Driving on Tramway Boulevard, some may have noticed metal sculptures on the northeast corners of both Academy and Spain roads and may have wondered what they are or what they represent.
The sculptures both face the city and are somewhat of a mystery, as there are no placards with info at their sites, and there is little information about them online. However, the Desert Hills Homeowners Association references them on its site as the neighborhood’s emblem. Other forms are depicted on Desert Hills Neighborhood signs.
The art pieces were privately commissioned by artist Ali Baudoin of Albuquerque, who has commissioned public art pieces in New Mexico as well as in cities in the state of Washington and municipalities from coast to coast.
Influenced by eastern art principles and engineering, sheered metal pieces into his sculptures — called monocoques — give a fluid sense of movement and change the light that is reflected on the sculptures’ surfaces, transforming its figure throughout the day.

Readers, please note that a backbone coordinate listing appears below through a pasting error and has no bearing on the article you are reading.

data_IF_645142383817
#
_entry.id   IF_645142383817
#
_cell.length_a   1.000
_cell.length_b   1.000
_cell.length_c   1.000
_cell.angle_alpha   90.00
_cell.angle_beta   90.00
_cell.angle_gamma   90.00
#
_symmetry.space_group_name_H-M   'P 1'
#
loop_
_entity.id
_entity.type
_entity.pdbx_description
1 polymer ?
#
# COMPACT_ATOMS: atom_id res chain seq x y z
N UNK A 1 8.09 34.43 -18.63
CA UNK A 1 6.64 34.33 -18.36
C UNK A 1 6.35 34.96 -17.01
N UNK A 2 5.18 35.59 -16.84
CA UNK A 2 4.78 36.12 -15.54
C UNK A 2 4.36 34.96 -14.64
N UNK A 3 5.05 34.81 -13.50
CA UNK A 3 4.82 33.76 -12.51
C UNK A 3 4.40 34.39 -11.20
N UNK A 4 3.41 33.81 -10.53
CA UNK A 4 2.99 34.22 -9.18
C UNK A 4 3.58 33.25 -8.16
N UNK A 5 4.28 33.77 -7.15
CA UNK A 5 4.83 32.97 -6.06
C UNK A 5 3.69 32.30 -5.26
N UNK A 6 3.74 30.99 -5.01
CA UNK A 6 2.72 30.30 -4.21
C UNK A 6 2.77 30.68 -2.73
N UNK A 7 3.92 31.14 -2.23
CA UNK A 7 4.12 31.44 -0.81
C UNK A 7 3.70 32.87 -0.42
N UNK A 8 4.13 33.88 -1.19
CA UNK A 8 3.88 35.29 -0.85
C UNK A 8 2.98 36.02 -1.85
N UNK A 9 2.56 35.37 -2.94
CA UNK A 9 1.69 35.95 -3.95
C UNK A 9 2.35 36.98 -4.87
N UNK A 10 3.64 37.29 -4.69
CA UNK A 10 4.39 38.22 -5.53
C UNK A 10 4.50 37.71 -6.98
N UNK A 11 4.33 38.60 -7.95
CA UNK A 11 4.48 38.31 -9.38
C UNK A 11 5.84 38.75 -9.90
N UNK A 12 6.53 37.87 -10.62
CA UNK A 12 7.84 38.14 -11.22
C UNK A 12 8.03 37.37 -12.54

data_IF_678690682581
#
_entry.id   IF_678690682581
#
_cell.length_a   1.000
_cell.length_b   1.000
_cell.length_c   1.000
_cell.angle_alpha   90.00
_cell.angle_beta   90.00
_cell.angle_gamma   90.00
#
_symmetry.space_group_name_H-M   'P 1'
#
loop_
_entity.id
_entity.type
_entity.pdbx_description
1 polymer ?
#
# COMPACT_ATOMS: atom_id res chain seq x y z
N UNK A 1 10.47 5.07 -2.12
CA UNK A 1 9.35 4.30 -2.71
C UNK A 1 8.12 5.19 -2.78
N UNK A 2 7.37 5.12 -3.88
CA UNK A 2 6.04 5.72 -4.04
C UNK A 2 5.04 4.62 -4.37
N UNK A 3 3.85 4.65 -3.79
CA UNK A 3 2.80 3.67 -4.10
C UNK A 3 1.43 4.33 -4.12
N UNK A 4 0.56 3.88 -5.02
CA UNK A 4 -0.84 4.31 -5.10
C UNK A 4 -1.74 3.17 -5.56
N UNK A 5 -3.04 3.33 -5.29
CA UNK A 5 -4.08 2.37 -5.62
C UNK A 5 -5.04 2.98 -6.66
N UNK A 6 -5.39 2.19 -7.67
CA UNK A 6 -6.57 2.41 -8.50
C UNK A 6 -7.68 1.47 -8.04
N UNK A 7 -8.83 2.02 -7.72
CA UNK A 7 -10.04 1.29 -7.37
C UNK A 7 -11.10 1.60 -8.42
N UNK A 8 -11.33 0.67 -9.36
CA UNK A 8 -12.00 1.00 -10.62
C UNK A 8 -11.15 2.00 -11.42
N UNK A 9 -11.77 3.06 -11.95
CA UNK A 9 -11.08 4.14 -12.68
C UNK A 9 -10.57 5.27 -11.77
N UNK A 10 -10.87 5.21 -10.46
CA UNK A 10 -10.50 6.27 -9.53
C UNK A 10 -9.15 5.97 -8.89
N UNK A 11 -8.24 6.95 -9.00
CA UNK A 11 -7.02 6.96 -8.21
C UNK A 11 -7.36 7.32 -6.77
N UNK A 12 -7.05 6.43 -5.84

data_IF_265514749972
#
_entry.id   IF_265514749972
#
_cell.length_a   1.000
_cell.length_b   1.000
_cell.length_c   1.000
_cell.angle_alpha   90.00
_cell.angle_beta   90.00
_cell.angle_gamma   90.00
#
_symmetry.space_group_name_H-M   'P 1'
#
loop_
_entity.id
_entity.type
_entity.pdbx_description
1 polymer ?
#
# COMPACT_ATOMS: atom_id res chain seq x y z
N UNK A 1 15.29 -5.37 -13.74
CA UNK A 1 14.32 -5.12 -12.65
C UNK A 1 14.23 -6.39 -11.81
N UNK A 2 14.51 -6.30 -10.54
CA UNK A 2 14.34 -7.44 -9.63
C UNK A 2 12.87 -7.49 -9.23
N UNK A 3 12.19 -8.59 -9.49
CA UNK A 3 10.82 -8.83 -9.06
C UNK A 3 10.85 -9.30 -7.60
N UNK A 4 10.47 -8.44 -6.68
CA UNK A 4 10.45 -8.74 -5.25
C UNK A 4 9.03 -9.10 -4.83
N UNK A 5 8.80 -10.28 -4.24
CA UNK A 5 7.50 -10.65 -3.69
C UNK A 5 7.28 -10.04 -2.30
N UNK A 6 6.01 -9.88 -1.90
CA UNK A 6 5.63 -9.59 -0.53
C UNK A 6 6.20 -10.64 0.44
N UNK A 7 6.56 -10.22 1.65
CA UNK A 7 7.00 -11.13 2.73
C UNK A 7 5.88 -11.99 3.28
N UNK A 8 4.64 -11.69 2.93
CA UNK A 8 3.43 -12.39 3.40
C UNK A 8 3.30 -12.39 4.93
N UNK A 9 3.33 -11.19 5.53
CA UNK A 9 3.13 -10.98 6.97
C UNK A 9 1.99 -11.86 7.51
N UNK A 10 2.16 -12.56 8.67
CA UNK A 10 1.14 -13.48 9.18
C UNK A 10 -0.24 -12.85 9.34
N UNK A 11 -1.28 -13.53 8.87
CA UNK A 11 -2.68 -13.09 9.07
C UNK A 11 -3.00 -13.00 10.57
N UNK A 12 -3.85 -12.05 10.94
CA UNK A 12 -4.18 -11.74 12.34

Both sculptures are pillars to the entrances of the Desert Hills Neighborhood, and depict Grama grass (Blue Grama Grass is the state grass of New Mexico since 1973, according to statesymbolusa.org).
Known for its uses in feeding livestock, with its signature curling leaf blades, this grass grows in all 33 counties of the state and tends to thrive from 3,000-8,000-foot elevations, according to nmsu.edu.
It’s also said that Native Americans in the region once ground the seeds from the Grama grass for flour.
At higher elevations, Blue Grama dominance indicates a deteriorated range, but on a short-grass range, it indicates good conditions.
Both Grama grass sculptures can be seen from the 8.6-mile trail of the east side of Tramway Blvd.